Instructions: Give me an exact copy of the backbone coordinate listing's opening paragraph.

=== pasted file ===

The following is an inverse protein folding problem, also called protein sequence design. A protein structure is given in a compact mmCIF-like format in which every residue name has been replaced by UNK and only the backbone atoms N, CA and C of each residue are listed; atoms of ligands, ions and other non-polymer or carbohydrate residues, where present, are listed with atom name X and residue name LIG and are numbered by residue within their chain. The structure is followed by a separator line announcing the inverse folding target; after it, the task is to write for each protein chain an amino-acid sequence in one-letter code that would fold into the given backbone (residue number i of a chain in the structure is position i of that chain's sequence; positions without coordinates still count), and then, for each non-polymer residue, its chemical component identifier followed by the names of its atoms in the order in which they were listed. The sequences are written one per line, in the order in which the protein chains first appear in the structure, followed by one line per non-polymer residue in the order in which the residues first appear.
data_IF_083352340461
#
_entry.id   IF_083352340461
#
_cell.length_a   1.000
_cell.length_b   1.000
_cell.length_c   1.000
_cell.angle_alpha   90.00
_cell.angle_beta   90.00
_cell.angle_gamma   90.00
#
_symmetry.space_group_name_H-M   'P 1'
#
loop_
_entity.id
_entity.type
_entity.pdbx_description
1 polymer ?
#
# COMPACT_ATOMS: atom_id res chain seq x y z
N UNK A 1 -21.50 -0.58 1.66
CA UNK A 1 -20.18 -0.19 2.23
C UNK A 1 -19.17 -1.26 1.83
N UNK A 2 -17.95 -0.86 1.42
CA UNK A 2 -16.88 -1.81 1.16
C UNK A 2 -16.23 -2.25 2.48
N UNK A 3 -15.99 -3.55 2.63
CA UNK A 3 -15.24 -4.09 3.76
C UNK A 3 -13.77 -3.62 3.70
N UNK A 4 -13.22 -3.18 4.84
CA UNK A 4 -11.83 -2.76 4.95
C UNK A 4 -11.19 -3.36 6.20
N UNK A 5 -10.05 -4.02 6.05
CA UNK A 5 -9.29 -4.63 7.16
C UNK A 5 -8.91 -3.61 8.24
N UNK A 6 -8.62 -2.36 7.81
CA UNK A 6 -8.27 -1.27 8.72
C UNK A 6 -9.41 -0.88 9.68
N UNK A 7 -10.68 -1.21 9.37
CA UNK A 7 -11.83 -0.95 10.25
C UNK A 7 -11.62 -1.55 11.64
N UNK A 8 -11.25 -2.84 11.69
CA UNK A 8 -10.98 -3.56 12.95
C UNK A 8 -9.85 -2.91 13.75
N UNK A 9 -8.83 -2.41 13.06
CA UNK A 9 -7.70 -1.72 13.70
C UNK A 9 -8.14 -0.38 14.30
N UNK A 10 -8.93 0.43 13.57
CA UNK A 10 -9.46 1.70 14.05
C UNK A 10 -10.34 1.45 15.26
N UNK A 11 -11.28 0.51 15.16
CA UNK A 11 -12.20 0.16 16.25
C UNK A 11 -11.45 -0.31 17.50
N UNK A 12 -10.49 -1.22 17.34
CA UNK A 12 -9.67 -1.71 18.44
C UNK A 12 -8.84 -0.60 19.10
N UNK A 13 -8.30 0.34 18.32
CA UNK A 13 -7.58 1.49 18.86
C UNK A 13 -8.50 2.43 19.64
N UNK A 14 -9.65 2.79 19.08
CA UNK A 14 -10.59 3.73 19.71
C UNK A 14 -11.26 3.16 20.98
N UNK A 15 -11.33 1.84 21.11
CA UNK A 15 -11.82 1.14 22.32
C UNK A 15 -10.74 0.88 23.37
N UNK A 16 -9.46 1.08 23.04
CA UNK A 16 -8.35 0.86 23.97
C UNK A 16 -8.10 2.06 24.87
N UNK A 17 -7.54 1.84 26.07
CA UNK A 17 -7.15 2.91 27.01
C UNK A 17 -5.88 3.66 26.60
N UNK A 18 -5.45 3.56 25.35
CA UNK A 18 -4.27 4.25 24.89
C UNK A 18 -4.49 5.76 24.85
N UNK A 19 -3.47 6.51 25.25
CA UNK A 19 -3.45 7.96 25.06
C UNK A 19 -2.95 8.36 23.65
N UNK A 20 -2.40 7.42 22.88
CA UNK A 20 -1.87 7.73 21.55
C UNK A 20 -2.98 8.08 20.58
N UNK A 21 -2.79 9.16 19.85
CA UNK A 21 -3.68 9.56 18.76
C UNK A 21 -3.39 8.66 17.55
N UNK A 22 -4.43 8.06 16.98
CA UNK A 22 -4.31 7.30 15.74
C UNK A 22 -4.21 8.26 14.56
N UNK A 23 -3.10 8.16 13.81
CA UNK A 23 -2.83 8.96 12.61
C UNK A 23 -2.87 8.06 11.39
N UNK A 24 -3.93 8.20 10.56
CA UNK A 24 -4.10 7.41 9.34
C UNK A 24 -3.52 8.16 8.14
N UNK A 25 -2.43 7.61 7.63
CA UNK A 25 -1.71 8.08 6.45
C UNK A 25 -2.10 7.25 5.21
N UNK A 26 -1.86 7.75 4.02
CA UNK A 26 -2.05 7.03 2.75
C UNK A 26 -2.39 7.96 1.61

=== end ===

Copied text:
The following is an inverse protein folding problem, also called protein sequence design. A protein structure is given in a compact mmCIF-like format in which every residue name has been replaced by UNK and only the backbone atoms N, CA and C of each residue are listed; atoms of ligands, ions and other non-polymer or carbohydrate residues, where present, are listed with atom name X and residue name LIG and are numbered by residue within their chain. The structure is followed by a separator line announcing the inverse folding target; after it, the task is to write for each protein chain an amino-acid sequence in one-letter code that would fold into the given backbone (residue number i of a chain in the structure is position i of that chain's sequence; positions without coordinates still count), and then, for each non-polymer residue, its chemical component identifier followed by the names of its atoms in the order in which they were listed. The sequences are written one per line, in the order in which the protein chains first appear in the structure, followed by one line per non-polymer residue in the order in which the residues first appear.